Teens and Social Media: Risks and Rewards

Brooks Michael's picture
By Brooks Michael on August 22, 2017

Does social media ever kind of depress you? Don’t get me wrong. It is a wonderful way to stay in contact with friends and loved ones, raise awareness for important social issues and it can also serve as a platform for self-expression, but it also has downsides, especially when it comes to teens and self-image.   

Whereas prior generations compared themselves to Hollywood standards and airbrushed magazine photos in the privacy of their bedrooms, this generation of teens has every photo, word and action publicly scrutinized by friends and strangers who are free with their criticism—and who have more popular online profiles that are sometimes filtered and photoshopped.

According to a recent report by the Royal Society for Public Health, social media has been described as more addictive than alcohol and cigarettes and the use of social media is linked to increased rates of anxiety, depression and poor sleep.

The report, which surveyed about 1,500 respondents aged 14 to 24, found that YouTube had the most positive impact due to its ability to show other people’s health experiences, promoting awareness and understanding, while Instagram, Snapchat, Facebook and Twitter all had a negative impact on young people's mental health.

In fact, Instagram topped the list in terms of the most negative impact, especially for young women. Other findings included:

  • Half of those surveyed said that Instagram and Facebook increased their feelings of anxiety
  • Seven out of 10 noted that Instagram made them feel worse about their body image
  • Two out of three said that Facebook made cyber-bullying worse

But the platform was not the only factor affecting teens. Those who spent more than two hours per day on social media sites were more likely to report poor mental health and psychological distress.

However, the report wasn’t all bad. Respondents also noted that they feel a sense of community and emotional support among their online peers.

So, what do we need to do to help our kids navigate the good and bad parts of social media? Instead of demonizing social media, talk to your child about oversharing, safety and how to connect online in a healthy way.

Step 1: Lay out your expectations for online behavior.
The anonymous nature of social media, along with its barometer of likes and comments, can often cause teens to post things that are not in line with their true core values, so talk to your child about the kinds of things they should and should not share online.

Even though it might not seem like it at times, you still have the biggest influence in helping your teen determine what is appropriate and inappropriate online.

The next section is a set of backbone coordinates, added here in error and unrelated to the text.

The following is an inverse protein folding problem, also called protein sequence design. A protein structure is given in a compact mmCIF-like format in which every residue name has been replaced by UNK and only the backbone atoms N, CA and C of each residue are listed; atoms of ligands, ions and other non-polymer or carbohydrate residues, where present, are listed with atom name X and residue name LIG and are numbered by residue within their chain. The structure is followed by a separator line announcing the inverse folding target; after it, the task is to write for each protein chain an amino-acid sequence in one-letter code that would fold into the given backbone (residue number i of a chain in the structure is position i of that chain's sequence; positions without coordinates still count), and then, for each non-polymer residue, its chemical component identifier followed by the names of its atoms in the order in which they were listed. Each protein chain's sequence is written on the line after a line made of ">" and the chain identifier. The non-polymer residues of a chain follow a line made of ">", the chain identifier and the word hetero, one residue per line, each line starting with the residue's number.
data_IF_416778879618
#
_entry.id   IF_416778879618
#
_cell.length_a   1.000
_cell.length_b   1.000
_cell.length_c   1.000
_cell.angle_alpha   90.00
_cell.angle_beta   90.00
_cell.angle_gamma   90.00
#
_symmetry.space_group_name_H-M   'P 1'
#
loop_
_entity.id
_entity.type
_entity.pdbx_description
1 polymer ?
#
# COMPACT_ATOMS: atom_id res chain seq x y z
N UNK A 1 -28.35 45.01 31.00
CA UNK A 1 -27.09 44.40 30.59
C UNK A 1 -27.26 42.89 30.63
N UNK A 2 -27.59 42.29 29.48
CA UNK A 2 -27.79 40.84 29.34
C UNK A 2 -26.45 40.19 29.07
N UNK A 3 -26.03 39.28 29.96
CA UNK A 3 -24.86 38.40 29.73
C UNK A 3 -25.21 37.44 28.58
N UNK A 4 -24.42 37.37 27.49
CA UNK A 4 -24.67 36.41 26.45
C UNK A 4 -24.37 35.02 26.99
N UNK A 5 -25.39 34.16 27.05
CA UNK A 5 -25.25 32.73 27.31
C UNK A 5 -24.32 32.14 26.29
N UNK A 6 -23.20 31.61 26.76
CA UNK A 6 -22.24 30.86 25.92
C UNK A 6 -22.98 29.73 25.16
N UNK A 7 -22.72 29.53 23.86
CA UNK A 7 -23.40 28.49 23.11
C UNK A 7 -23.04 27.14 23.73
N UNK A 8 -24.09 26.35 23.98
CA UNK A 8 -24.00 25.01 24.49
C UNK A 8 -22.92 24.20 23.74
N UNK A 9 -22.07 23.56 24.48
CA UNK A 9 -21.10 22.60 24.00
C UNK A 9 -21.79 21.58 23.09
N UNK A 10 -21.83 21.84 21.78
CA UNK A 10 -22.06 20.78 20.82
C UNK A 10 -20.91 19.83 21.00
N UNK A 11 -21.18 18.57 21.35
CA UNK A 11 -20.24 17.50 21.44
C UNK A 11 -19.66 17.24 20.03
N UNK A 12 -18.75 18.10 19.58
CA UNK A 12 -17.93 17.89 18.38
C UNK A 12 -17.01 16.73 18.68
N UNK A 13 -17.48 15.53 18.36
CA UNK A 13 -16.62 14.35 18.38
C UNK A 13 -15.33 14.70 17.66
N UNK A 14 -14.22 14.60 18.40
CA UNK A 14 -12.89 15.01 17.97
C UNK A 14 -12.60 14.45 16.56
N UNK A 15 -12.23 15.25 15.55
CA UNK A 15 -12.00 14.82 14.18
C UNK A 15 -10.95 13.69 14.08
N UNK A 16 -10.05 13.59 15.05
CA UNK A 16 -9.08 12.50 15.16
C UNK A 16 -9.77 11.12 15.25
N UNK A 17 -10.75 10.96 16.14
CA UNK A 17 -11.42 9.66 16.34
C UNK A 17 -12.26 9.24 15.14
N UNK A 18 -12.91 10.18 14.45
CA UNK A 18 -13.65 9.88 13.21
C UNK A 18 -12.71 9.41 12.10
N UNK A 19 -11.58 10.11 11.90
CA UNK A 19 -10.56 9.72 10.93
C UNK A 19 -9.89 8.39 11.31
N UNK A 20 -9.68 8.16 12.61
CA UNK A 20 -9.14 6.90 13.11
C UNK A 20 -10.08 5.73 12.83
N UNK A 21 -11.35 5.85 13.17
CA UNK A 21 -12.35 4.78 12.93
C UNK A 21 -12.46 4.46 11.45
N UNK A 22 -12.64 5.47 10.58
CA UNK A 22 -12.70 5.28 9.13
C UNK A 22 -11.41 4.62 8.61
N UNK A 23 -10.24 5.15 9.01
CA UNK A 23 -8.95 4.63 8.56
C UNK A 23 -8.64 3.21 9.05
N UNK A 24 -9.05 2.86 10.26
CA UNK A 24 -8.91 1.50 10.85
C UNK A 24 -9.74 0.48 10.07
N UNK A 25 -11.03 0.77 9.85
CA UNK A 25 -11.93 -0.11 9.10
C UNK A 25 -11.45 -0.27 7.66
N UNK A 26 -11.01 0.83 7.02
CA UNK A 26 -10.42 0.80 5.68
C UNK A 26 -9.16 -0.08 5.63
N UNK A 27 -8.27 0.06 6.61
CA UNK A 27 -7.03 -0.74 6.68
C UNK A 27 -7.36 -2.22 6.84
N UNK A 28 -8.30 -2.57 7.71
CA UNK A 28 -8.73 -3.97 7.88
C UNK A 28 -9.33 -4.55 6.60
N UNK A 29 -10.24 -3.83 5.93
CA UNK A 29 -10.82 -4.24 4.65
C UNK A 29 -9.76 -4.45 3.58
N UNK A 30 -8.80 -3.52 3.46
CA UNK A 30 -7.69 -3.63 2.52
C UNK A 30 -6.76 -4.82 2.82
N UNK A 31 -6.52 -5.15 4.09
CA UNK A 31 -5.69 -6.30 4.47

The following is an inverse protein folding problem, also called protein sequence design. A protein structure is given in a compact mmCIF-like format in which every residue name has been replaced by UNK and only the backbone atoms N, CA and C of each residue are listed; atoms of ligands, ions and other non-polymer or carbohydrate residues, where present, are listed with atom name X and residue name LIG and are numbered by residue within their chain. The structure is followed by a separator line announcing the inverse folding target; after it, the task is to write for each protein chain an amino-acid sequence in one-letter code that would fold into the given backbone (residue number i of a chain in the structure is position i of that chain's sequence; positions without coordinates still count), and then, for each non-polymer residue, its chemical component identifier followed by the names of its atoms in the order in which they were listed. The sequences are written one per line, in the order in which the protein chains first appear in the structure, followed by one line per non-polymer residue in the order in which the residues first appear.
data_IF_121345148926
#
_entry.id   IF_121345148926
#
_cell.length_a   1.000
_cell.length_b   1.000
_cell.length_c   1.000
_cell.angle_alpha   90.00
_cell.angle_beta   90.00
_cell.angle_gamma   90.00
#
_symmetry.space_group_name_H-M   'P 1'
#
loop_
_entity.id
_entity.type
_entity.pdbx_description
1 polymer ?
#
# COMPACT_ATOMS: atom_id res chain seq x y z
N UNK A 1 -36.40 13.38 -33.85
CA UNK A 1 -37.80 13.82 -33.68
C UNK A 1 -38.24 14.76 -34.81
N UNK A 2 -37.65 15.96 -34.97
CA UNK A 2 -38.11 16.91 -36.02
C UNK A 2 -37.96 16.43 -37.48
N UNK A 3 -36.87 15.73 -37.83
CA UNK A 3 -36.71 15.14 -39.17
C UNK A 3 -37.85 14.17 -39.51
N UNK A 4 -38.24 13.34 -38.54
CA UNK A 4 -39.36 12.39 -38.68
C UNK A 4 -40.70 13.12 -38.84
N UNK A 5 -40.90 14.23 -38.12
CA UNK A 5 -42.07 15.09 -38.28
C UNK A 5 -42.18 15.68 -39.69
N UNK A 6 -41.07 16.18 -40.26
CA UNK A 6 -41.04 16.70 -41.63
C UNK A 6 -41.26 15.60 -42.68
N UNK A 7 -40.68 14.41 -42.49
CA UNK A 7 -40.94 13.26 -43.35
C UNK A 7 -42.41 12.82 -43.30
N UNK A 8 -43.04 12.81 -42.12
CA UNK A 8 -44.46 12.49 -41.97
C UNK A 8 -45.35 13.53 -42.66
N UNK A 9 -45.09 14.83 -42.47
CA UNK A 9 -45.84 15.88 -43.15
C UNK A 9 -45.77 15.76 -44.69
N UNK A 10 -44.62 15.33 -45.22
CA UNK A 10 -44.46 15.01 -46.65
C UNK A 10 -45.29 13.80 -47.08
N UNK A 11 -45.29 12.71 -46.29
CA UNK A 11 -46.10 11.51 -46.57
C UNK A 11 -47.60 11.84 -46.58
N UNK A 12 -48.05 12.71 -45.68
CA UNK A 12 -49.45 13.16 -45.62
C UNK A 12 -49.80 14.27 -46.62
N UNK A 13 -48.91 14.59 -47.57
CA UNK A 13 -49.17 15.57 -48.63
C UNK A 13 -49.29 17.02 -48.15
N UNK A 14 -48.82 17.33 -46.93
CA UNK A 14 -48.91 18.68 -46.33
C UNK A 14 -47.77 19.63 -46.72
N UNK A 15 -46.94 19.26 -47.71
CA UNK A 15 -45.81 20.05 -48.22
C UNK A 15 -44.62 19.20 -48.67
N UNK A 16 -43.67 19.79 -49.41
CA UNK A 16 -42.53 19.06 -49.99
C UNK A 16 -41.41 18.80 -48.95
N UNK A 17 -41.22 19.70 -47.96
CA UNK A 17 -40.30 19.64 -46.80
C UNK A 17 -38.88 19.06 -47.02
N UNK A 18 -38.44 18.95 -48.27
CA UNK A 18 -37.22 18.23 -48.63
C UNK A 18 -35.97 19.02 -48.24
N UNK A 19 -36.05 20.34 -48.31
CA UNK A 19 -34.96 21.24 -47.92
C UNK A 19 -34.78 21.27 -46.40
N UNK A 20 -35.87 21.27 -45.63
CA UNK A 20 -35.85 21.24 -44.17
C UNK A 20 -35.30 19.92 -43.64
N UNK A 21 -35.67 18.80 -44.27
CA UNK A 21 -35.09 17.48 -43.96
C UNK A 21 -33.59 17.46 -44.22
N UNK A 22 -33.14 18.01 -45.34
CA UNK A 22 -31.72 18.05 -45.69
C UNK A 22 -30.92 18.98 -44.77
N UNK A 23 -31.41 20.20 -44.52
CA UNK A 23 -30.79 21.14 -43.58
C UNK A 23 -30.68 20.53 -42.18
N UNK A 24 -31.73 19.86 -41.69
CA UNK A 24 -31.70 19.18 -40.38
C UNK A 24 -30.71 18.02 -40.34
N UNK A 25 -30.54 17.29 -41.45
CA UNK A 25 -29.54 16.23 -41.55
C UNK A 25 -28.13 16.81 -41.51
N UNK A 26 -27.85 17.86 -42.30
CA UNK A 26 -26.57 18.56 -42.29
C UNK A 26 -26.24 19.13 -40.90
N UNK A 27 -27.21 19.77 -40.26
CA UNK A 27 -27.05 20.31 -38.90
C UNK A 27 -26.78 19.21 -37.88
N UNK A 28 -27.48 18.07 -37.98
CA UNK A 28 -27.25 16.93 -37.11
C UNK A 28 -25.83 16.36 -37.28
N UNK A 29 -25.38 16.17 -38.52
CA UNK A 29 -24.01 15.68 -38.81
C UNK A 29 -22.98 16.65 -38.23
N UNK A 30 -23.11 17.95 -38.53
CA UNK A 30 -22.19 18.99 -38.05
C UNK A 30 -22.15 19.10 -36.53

Step 2: Supervise.
Make sure that you are “friends” with your child on all of their social media channels and keep an eye on who their friends and followers are as well. There are apps that allow you to monitor your teen's activity online, but using them does run the risk of making your teen feel like you don’t trust them.

It is also important to use the privacy settings on each account, and don’t forget to check them regularly since settings are frequently updated and changed on most sites.

Step 3: Recognize signs of cyberbullying.
Watch for changes in behavior. For example, if your child suddenly stops using the computer or their phone it may be a sign they are being bullied online. Check out some other signs here.

Step 4: Take a break.
Let your kids know that it is ok to set their phones down and walk away from the constant contact of social media, especially when they are feeling stressed about it! I had to tell me own son this.

When I was growing up if something was happening it was put on hold when we left school until the next day, but in today's world our kids never get a break.

Step 5: Set limits.
Set time limits on daily use and establish technology-free zones in the house. These limits go for parents as well, which takes us to our next step.

Step 6: Be a role model.
First, you have to put down your phone. If you are constantly looking at your phone, your teen will take their cues from you and do the same. This is especially important when you are in the car since that can be a good time to talk about what is going on in your teen’s life.

Step 7: Get kids involved in things that are offline.
Get your child involved in something that can help give them confidence. If it is an activity that involves spending time with others and interacting with peers face-to-face (something that social media does not provide), that is even better.

Having a healthy body image and self-esteem is all about helping kids focus on what they can do, instead of how they look or what they have. This will help them be happier and better prepared to be successful as they take on challenges in real life.

Brooks Michael is an adolescent health educator for Carilion Clinic’s Adolescent and Student Health Services. Learn more about Brooks and her work with teens.